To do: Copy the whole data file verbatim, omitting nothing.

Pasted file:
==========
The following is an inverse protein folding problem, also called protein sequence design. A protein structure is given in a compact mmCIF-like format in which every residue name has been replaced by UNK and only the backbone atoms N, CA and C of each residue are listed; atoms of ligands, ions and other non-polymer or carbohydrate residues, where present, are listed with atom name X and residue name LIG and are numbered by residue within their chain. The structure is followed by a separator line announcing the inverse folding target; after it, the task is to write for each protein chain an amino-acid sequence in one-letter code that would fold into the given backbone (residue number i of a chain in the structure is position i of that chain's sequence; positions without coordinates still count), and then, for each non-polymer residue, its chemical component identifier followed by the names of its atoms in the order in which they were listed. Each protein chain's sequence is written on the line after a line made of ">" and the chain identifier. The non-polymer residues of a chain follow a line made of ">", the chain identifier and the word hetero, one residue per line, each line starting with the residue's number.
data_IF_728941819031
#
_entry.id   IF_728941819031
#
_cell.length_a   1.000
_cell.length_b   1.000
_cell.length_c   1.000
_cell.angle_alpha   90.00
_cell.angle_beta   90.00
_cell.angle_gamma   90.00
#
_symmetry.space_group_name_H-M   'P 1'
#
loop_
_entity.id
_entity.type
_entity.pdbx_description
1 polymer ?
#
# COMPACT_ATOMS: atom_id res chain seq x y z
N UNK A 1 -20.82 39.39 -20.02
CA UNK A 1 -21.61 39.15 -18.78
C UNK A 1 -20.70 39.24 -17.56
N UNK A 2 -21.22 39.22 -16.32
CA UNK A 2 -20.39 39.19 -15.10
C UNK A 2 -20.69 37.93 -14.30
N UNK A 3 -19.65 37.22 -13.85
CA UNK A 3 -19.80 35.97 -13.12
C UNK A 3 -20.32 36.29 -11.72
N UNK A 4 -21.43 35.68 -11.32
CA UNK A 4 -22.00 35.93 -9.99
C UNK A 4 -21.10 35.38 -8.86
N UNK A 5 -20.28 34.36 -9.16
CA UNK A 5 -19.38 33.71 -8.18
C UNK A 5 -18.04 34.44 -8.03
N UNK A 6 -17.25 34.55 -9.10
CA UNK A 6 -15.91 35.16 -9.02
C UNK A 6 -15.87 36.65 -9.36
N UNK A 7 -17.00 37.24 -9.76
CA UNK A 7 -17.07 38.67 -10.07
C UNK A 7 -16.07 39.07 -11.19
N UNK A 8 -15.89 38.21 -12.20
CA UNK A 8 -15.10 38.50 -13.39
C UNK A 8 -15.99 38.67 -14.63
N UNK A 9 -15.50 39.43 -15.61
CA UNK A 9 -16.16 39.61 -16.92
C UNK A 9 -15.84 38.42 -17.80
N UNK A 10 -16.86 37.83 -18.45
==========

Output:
The following is an inverse protein folding problem, also called protein sequence design. A protein structure is given in a compact mmCIF-like format in which every residue name has been replaced by UNK and only the backbone atoms N, CA and C of each residue are listed; atoms of ligands, ions and other non-polymer or carbohydrate residues, where present, are listed with atom name X and residue name LIG and are numbered by residue within their chain. The structure is followed by a separator line announcing the inverse folding target; after it, the task is to write for each protein chain an amino-acid sequence in one-letter code that would fold into the given backbone (residue number i of a chain in the structure is position i of that chain's sequence; positions without coordinates still count), and then, for each non-polymer residue, its chemical component identifier followed by the names of its atoms in the order in which they were listed. Each protein chain's sequence is written on the line after a line made of ">" and the chain identifier. The non-polymer residues of a chain follow a line made of ">", the chain identifier and the word hetero, one residue per line, each line starting with the residue's number.
data_IF_728941819031
#
_entry.id   IF_728941819031
#
_cell.length_a   1.000
_cell.length_b   1.000
_cell.length_c   1.000
_cell.angle_alpha   90.00
_cell.angle_beta   90.00
_cell.angle_gamma   90.00
#
_symmetry.space_group_name_H-M   'P 1'
#
loop_
_entity.id
_entity.type
_entity.pdbx_description
1 polymer ?
#
# COMPACT_ATOMS: atom_id res chain seq x y z
N UNK A 1 -20.82 39.39 -20.02
CA UNK A 1 -21.61 39.15 -18.78
C UNK A 1 -20.70 39.24 -17.56
N UNK A 2 -21.22 39.22 -16.32
CA UNK A 2 -20.39 39.19 -15.10
C UNK A 2 -20.69 37.93 -14.30
N UNK A 3 -19.65 37.22 -13.85
CA UNK A 3 -19.80 35.97 -13.12
C UNK A 3 -20.32 36.29 -11.72
N UNK A 4 -21.43 35.68 -11.32
CA UNK A 4 -22.00 35.93 -9.99
C UNK A 4 -21.10 35.38 -8.86
N UNK A 5 -20.28 34.36 -9.16
CA UNK A 5 -19.38 33.71 -8.18
C UNK A 5 -18.04 34.44 -8.03
N UNK A 6 -17.25 34.55 -9.10
CA UNK A 6 -15.91 35.16 -9.02
C UNK A 6 -15.87 36.65 -9.36
N UNK A 7 -17.00 37.24 -9.76
CA UNK A 7 -17.07 38.67 -10.07
C UNK A 7 -16.07 39.07 -11.19
N UNK A 8 -15.89 38.21 -12.20
CA UNK A 8 -15.10 38.50 -13.39
C UNK A 8 -15.99 38.67 -14.63
N UNK A 9 -15.50 39.43 -15.61
CA UNK A 9 -16.16 39.61 -16.92
C UNK A 9 -15.84 38.42 -17.80
N UNK A 10 -16.86 37.83 -18.45